Tired of telling Jeff for the eighteenth time how to format that report? So is he. It may be time to modify the way you give that feedback.
After a while you can start to wonder whether you need a department-wide hearing screen the way employees just don’t seem to get what you’re saying.
It could be the way they’re processing – or not processing – your feedback. There are different types of learners. The way you explain something to one person just may not sink in with another.
Here are several of the different learning styles. Once you get a handle of which types you have on your staff, you’ll know how to tailor your feedback accordingly.
Let’s take one specific problem and break down how your feedback would change based on the type of learner you’re dealing with.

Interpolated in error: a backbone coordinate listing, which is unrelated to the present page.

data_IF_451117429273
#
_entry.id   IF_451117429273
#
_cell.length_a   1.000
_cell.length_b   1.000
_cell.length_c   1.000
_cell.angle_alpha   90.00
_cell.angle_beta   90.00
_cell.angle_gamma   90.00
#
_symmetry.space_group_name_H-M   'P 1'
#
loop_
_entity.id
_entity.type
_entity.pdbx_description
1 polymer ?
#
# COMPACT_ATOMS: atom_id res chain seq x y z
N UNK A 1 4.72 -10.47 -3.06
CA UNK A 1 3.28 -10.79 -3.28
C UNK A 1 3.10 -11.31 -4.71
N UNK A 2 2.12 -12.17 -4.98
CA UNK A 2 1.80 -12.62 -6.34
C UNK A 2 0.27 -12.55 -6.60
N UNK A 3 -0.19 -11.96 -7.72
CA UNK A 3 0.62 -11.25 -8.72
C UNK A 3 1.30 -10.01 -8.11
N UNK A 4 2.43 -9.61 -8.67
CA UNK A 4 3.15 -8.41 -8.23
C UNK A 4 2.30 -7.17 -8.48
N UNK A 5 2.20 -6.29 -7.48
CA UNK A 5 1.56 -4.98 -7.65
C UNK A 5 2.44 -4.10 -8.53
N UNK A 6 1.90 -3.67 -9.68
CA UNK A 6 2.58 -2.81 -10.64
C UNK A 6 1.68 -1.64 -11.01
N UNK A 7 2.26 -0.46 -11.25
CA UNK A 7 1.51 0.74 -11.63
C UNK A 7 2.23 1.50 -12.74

The problem: A staffer keeps making spreadsheet errors.
- Linguistic. This is the form most feedback takes: Simply tell the person what to do to correct the problem going forward.
- Spatial. You have a visual learner on your hands. You will definitely want the offending spreadsheet in front of you when discussing the problem – if not the program open onscreen.
- Logical. You’ll need to appeal to the sense of order with this person. If it doesn’t make sense, it’s not going to stick.
- Interpersonal. The social butterflies in the group do better when working together. Maybe have someone with rock-solid spreadsheet skills sit with your troubled staffer a few times for 20 minutes. A system where co-workers check each others’ work may also prove fruitful with these types of people.
- Intrapersonal. When you’re dealing with a loner learner like this, you might be best off giving him or her an hour to try and work the problem out on his own. Of course, you’re happy to answer any questions, but these types tend to fare better when left to their own devices. Any feedback may be too much.